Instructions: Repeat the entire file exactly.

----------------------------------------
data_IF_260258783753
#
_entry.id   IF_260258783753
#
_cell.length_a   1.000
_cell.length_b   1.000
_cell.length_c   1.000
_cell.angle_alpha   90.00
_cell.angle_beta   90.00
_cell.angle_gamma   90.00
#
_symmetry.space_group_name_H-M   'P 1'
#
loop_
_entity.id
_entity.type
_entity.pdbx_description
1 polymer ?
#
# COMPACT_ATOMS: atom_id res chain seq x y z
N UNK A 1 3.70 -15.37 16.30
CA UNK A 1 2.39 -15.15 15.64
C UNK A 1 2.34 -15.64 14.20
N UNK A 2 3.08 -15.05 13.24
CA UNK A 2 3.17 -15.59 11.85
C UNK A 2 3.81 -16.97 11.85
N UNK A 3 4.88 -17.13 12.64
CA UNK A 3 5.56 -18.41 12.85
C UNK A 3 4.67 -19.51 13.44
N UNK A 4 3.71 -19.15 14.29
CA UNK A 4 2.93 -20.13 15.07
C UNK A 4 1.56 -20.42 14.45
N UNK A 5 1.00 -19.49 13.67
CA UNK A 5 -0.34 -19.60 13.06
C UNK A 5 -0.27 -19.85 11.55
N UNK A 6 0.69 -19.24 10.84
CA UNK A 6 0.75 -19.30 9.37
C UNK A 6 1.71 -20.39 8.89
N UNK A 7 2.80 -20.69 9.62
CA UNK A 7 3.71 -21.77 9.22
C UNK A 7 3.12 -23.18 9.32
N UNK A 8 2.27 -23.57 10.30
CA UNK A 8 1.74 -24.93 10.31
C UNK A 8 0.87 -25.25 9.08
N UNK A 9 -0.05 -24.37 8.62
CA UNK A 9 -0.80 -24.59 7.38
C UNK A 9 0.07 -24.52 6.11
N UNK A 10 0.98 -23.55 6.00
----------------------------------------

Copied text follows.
data_IF_260258783753
#
_entry.id   IF_260258783753
#
_cell.length_a   1.000
_cell.length_b   1.000
_cell.length_c   1.000
_cell.angle_alpha   90.00
_cell.angle_beta   90.00
_cell.angle_gamma   90.00
#
_symmetry.space_group_name_H-M   'P 1'
#
loop_
_entity.id
_entity.type
_entity.pdbx_description
1 polymer ?
#
# COMPACT_ATOMS: atom_id res chain seq x y z
N UNK A 1 3.70 -15.37 16.30
CA UNK A 1 2.39 -15.15 15.64
C UNK A 1 2.34 -15.64 14.20
N UNK A 2 3.08 -15.05 13.24
CA UNK A 2 3.17 -15.59 11.85
C UNK A 2 3.81 -16.97 11.85
N UNK A 3 4.88 -17.13 12.64
CA UNK A 3 5.56 -18.41 12.85
C UNK A 3 4.67 -19.51 13.44
N UNK A 4 3.71 -19.15 14.29
CA UNK A 4 2.93 -20.13 15.07
C UNK A 4 1.56 -20.42 14.45
N UNK A 5 1.00 -19.49 13.67
CA UNK A 5 -0.34 -19.60 13.06
C UNK A 5 -0.27 -19.85 11.55
N UNK A 6 0.69 -19.24 10.84
CA UNK A 6 0.75 -19.30 9.37
C UNK A 6 1.71 -20.39 8.89
N UNK A 7 2.80 -20.69 9.62
CA UNK A 7 3.71 -21.77 9.22
C UNK A 7 3.12 -23.18 9.32
N UNK A 8 2.27 -23.57 10.30
CA UNK A 8 1.74 -24.93 10.31
C UNK A 8 0.87 -25.25 9.08
N UNK A 9 -0.05 -24.37 8.62
CA UNK A 9 -0.80 -24.59 7.38
C UNK A 9 0.07 -24.52 6.11
N UNK A 10 0.98 -23.55 6.00